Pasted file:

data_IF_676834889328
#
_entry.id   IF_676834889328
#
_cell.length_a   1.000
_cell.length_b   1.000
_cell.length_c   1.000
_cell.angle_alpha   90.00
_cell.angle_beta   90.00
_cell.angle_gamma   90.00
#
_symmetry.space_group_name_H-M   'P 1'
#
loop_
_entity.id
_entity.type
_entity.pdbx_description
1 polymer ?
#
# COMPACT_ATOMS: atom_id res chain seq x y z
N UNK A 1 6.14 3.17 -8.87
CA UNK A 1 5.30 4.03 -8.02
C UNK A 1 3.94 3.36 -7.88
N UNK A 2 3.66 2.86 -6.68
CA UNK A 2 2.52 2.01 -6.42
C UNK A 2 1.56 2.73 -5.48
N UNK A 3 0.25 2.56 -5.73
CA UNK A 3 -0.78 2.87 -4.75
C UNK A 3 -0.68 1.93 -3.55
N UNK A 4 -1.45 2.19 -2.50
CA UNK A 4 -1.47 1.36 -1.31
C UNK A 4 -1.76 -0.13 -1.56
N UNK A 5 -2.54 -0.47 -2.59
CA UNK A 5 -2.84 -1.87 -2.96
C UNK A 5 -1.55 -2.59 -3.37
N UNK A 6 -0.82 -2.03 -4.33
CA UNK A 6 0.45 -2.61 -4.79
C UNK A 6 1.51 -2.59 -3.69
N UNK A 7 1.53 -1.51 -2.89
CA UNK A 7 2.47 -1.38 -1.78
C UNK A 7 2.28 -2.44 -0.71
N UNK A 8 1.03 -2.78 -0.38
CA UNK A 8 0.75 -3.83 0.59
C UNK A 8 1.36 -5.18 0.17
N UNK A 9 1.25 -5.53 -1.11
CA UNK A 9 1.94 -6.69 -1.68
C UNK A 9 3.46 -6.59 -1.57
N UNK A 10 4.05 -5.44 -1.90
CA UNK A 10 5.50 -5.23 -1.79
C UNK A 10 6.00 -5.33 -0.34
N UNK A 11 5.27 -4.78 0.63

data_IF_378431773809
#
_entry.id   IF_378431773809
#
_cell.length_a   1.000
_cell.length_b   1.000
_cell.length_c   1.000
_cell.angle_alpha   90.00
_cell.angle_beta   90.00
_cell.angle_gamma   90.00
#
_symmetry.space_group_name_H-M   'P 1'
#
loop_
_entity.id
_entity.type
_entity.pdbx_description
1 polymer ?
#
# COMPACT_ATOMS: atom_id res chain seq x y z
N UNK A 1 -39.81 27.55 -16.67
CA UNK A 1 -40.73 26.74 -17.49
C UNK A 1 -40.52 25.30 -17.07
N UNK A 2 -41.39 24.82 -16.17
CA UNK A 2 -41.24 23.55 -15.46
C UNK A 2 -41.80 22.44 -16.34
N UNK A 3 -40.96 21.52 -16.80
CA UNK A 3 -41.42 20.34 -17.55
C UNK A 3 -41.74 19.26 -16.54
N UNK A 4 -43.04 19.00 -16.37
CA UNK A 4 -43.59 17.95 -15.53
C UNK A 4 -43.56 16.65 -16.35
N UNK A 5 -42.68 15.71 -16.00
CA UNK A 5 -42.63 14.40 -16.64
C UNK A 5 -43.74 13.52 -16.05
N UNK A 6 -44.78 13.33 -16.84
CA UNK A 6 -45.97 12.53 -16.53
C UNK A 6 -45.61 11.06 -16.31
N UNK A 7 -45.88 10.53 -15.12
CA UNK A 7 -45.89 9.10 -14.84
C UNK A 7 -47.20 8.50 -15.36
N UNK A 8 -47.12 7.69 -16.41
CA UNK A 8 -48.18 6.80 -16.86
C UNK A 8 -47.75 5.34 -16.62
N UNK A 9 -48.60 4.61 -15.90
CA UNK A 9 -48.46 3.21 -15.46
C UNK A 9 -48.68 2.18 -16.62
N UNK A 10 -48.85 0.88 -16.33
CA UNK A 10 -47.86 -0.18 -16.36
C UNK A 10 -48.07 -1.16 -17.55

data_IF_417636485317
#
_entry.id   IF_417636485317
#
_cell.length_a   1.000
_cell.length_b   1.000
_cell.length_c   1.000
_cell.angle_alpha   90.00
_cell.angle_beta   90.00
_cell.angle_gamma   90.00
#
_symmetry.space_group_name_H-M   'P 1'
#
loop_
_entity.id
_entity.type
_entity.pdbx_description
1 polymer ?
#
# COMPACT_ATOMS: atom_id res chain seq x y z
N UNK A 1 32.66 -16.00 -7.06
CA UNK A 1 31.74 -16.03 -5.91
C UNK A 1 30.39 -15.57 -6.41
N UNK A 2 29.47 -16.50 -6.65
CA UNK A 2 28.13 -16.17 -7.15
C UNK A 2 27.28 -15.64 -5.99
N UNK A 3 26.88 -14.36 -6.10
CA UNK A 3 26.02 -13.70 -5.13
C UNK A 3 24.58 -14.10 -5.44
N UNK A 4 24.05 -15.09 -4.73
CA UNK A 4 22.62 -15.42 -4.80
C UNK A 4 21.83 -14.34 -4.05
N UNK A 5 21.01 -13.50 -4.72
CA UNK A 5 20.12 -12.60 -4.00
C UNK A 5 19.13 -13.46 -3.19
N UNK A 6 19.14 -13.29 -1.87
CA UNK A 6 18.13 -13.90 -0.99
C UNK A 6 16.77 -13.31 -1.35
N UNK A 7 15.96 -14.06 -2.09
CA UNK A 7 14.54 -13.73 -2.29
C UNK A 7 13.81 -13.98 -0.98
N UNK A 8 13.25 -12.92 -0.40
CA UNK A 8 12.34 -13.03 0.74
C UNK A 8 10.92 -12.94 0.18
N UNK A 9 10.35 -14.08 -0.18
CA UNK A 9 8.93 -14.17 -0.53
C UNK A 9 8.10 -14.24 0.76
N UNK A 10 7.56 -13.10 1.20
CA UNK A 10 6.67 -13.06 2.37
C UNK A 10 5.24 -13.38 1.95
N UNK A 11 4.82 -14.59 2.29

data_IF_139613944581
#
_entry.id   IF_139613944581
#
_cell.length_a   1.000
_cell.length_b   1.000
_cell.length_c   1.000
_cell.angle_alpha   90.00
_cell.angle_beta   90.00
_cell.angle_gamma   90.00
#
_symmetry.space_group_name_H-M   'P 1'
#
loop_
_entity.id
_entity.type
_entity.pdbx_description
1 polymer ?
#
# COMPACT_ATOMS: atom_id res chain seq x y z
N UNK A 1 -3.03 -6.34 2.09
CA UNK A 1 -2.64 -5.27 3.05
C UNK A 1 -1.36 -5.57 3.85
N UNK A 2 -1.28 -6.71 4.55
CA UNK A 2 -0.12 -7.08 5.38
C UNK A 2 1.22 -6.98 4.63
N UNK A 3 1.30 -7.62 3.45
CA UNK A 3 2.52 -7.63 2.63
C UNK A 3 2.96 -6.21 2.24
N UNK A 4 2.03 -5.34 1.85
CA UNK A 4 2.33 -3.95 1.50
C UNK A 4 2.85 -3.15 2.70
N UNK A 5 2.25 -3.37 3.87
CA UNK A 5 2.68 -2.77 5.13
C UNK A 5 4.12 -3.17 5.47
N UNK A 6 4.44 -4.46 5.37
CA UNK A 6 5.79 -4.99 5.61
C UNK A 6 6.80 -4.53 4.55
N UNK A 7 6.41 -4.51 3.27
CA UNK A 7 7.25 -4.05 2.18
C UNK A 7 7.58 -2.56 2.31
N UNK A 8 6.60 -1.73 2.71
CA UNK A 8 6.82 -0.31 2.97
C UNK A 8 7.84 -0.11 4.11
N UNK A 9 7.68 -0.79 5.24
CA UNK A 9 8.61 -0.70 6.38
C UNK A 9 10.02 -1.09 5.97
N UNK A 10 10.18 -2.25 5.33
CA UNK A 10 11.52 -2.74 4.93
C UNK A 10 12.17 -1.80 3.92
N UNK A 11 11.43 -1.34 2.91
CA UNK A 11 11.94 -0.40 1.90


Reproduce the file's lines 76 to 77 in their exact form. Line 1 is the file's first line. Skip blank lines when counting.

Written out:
CA UNK A 2 -41.24 23.55 -15.46
C UNK A 2 -41.80 22.44 -16.34